Editorial: No Greater Love

Editorial: No Greater Love

William E. Stein, D.D.S.*:

No one has greater love than this, to lay down one’s life for one’s friends. John, 15:13


The profession of dentistry is too often the butt of jokes; dentists are frequently portrayed in movies, television, and literature as the idiot cousins of the medical profession. Seldom are the words heroism and dentistry coupled in the minds of the average person; until now.


The University of Minnesota School of Dentistry has recently lost two of its young graduates under dissimilar yet heroic circumstances.


Dr. Thomas Grams retired from his Colorado dental practice in 2007 to dedicate his life to serving the poor in the countries of the world where no one was delivering dental care. Not content to serve the common mission sites of Honduras, Guatemala, and Haiti, he set out to Nepal, India, Vietnam, and finally Afghanistan.


He truly lived his Christian faith by following his Savior’s words to serve the poor. Falsely accused of spreading Christianity, Dr. Grams and nine of his International Assistance Mission volunteers were martyred by the Islamic terrorist group the Taliban.


Let us always be thankful that we live in a country built on the principles of religious freedom where a mosque can be built two blocks from the site of the 9/11 massacre.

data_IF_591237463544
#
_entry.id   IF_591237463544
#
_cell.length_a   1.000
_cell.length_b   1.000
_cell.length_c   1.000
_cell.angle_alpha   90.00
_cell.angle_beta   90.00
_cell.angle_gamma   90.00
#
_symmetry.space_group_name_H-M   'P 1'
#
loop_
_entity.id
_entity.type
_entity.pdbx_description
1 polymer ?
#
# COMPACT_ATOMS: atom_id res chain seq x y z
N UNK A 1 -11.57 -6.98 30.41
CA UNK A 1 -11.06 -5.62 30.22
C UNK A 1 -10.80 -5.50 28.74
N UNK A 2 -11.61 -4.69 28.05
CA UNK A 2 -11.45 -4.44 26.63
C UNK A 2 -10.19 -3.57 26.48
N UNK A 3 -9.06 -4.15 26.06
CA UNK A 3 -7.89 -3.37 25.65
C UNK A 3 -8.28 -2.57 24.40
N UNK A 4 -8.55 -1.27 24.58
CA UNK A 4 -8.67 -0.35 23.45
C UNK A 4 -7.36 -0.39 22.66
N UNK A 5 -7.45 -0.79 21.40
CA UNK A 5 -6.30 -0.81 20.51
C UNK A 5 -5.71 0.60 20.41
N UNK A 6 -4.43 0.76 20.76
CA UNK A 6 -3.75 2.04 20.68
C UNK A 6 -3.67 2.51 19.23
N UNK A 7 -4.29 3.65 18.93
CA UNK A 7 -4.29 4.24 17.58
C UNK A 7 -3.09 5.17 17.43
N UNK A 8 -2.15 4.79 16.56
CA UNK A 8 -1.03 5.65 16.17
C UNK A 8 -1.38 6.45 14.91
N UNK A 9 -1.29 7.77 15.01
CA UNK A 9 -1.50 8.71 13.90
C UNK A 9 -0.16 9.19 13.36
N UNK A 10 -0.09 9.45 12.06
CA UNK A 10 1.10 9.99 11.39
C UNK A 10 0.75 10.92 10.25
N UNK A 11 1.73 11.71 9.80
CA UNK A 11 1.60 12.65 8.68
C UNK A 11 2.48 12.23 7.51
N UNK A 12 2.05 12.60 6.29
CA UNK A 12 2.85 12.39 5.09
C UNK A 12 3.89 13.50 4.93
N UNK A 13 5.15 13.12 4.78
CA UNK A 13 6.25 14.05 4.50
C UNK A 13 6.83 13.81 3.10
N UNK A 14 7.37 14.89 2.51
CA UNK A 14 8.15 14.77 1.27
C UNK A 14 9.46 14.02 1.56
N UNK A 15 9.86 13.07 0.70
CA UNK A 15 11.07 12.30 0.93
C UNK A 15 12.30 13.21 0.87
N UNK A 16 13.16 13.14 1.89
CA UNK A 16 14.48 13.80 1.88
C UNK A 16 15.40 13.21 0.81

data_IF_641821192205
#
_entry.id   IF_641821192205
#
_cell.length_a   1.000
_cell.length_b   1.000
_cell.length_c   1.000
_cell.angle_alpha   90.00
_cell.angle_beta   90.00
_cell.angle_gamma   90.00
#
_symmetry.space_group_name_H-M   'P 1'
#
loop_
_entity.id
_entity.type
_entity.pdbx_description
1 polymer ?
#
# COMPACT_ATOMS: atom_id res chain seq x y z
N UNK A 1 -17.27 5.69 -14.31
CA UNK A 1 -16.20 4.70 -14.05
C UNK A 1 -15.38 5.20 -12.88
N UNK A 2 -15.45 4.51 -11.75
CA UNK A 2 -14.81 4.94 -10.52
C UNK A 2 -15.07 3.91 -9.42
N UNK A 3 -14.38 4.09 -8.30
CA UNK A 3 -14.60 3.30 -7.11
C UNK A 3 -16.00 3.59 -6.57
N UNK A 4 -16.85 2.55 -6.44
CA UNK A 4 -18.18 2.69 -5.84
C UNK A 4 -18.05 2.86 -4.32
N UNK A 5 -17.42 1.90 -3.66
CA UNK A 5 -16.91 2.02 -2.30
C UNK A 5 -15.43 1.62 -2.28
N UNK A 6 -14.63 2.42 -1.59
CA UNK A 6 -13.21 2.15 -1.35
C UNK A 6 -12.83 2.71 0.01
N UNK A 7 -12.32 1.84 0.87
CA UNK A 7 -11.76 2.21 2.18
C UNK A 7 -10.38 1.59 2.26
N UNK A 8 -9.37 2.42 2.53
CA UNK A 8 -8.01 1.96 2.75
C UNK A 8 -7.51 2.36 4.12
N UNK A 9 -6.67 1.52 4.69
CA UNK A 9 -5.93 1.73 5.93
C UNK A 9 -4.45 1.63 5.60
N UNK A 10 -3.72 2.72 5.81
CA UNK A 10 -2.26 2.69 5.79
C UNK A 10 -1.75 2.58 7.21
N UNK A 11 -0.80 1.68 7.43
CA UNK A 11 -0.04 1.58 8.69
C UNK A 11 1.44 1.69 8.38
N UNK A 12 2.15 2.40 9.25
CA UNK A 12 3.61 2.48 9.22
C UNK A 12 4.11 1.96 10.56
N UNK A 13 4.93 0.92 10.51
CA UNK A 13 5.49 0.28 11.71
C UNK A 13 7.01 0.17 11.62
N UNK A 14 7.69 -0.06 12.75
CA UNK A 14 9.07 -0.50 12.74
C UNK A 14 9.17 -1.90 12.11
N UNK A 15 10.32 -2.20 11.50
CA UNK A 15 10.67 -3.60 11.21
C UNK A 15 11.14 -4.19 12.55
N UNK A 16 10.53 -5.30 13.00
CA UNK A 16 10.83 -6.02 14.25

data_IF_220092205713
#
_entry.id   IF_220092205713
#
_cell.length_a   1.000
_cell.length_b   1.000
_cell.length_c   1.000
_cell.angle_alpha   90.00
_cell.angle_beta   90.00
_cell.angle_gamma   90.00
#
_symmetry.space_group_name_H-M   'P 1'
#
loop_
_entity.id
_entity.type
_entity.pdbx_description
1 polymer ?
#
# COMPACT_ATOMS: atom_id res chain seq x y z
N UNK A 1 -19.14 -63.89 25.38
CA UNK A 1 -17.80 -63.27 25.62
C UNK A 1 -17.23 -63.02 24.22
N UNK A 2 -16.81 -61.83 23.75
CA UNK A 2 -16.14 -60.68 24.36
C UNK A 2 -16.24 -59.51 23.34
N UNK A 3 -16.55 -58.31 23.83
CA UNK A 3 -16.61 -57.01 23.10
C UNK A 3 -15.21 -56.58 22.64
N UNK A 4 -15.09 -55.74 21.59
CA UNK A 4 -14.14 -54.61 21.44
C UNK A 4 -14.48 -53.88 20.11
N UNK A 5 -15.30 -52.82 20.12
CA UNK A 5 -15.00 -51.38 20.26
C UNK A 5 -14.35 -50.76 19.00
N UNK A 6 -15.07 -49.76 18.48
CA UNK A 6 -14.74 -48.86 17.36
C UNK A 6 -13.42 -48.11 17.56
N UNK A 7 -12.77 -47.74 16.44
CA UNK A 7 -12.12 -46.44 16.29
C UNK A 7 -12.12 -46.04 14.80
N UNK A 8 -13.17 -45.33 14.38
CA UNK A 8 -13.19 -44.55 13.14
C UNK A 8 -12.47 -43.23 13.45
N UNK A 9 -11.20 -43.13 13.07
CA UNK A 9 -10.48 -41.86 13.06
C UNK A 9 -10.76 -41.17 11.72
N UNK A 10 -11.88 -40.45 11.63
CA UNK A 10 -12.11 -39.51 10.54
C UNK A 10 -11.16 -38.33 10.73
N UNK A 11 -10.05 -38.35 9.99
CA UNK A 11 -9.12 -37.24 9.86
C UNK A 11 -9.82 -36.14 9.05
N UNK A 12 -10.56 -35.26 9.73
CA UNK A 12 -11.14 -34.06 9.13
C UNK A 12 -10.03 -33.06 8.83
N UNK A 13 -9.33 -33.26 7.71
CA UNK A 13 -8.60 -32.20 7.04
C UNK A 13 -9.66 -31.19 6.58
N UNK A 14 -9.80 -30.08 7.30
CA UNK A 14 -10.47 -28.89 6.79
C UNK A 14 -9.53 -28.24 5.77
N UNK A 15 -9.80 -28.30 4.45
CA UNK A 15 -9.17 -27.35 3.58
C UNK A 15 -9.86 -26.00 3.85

Dr. Ryan Arnold was an orthodontist in Watertown, South Dakota, where he was planning to take over his dad’s practice. He was a loving father, an athlete, and an avid outdoorsman. He was also very committed to his church.


When Ryan’s brother Chad was in need of a liver transplant, Ryan stepped up with no apprehensions to give him part of his liver.


Shortly before the procedure, Ryan told KDVR-TV he wanted to give his brother a long life.


“I’m healthy, and I know I’ll stay healthy,” he said. “I’ll recover, and I want to see him do the things he wants to do, and spend time with his family, and I want him around for a long time.”
Their father, Rod Arnold, said that shortly before the procedure Ryan went to Chad’s room and told him, “I love you, bro’. You’re worth it. I believe in you.”


Sadly, something went wrong, and Ryan died giving his brother life.


No greater love could these two heroic dentists have given than to lay down their lives for their friends.


Certainly let us all remember these two men and their families in our prayers, but let them always as well serve as beacons for each of us in our beloved profession. When we feel down, when we question our worth and our value to society, forever remember, we must always have the courage to serve the greater good of our sisters and brothers of the world through our vocation: dentistry.

 

 

*Dr. Stein is Executive Editor of Northwest Dentistry. He is a general dentist in private practice in Aitkin, Minnesota, AitkinDent@AOL.com